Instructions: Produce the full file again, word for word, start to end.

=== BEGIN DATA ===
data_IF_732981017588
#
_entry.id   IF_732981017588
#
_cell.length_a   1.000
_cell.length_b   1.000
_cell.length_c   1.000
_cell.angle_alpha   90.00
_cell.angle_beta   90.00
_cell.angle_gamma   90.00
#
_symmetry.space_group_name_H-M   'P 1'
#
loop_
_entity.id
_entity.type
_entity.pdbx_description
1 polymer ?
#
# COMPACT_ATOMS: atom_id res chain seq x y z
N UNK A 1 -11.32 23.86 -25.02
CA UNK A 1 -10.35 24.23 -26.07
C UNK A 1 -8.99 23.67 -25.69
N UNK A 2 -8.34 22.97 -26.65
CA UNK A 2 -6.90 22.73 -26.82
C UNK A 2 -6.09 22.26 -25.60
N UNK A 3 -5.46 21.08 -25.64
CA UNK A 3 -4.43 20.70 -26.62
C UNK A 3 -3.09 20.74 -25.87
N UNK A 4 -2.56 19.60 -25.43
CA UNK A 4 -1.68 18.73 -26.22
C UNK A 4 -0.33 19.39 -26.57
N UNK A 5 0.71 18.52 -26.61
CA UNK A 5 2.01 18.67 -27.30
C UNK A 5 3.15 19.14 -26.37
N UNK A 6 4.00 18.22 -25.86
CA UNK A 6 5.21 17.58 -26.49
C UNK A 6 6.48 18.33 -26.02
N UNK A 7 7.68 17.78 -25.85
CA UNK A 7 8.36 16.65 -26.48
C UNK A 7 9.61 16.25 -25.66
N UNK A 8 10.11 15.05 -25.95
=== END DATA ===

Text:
data_IF_732981017588
#
_entry.id   IF_732981017588
#
_cell.length_a   1.000
_cell.length_b   1.000
_cell.length_c   1.000
_cell.angle_alpha   90.00
_cell.angle_beta   90.00
_cell.angle_gamma   90.00
#
_symmetry.space_group_name_H-M   'P 1'
#
loop_
_entity.id
_entity.type
_entity.pdbx_description
1 polymer ?
#
# COMPACT_ATOMS: atom_id res chain seq x y z
N UNK A 1 -11.32 23.86 -25.02
CA UNK A 1 -10.35 24.23 -26.07
C UNK A 1 -8.99 23.67 -25.69
N UNK A 2 -8.34 22.97 -26.65
CA UNK A 2 -6.90 22.73 -26.82
C UNK A 2 -6.09 22.26 -25.60
N UNK A 3 -5.46 21.08 -25.64
CA UNK A 3 -4.43 20.70 -26.62
C UNK A 3 -3.09 20.74 -25.87
N UNK A 4 -2.56 19.60 -25.43
CA UNK A 4 -1.68 18.73 -26.22
C UNK A 4 -0.33 19.39 -26.57
N UNK A 5 0.71 18.52 -26.61
CA UNK A 5 2.01 18.67 -27.30
C UNK A 5 3.15 19.14 -26.37
N UNK A 6 4.00 18.22 -25.86
CA UNK A 6 5.21 17.58 -26.49
C UNK A 6 6.48 18.33 -26.02
N UNK A 7 7.68 17.78 -25.85
CA UNK A 7 8.36 16.65 -26.48
C UNK A 7 9.61 16.25 -25.66
N UNK A 8 10.11 15.05 -25.95